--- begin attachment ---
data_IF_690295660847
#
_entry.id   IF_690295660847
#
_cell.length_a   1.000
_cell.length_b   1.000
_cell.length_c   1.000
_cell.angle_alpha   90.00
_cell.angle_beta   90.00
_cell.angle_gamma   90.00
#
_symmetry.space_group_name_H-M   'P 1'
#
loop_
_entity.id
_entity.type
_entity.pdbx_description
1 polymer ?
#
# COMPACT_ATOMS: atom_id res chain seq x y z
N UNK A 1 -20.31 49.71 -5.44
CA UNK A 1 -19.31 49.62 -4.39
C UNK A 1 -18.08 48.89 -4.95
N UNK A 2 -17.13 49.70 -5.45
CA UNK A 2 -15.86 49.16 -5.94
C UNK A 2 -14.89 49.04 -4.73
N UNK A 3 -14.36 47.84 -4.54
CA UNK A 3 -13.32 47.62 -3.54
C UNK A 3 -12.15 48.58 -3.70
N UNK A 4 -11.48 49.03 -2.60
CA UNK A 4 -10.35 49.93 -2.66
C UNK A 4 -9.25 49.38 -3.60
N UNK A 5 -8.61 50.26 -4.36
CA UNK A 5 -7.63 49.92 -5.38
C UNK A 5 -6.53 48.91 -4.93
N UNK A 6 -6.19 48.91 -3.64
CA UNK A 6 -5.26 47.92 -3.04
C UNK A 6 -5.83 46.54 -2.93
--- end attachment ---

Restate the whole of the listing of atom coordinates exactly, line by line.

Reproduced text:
data_IF_690295660847
#
_entry.id   IF_690295660847
#
_cell.length_a   1.000
_cell.length_b   1.000
_cell.length_c   1.000
_cell.angle_alpha   90.00
_cell.angle_beta   90.00
_cell.angle_gamma   90.00
#
_symmetry.space_group_name_H-M   'P 1'
#
loop_
_entity.id
_entity.type
_entity.pdbx_description
1 polymer ?
#
# COMPACT_ATOMS: atom_id res chain seq x y z
N UNK A 1 -20.31 49.71 -5.44
CA UNK A 1 -19.31 49.62 -4.39
C UNK A 1 -18.08 48.89 -4.95
N UNK A 2 -17.13 49.70 -5.45
CA UNK A 2 -15.86 49.16 -5.94
C UNK A 2 -14.89 49.04 -4.73
N UNK A 3 -14.36 47.84 -4.54
CA UNK A 3 -13.32 47.62 -3.54
C UNK A 3 -12.15 48.58 -3.70
N UNK A 4 -11.48 49.03 -2.60
CA UNK A 4 -10.35 49.93 -2.66
C UNK A 4 -9.25 49.38 -3.60
N UNK A 5 -8.61 50.26 -4.36
CA UNK A 5 -7.63 49.92 -5.38
C UNK A 5 -6.53 48.91 -4.93
N UNK A 6 -6.19 48.91 -3.64
CA UNK A 6 -5.26 47.92 -3.04
C UNK A 6 -5.83 46.54 -2.93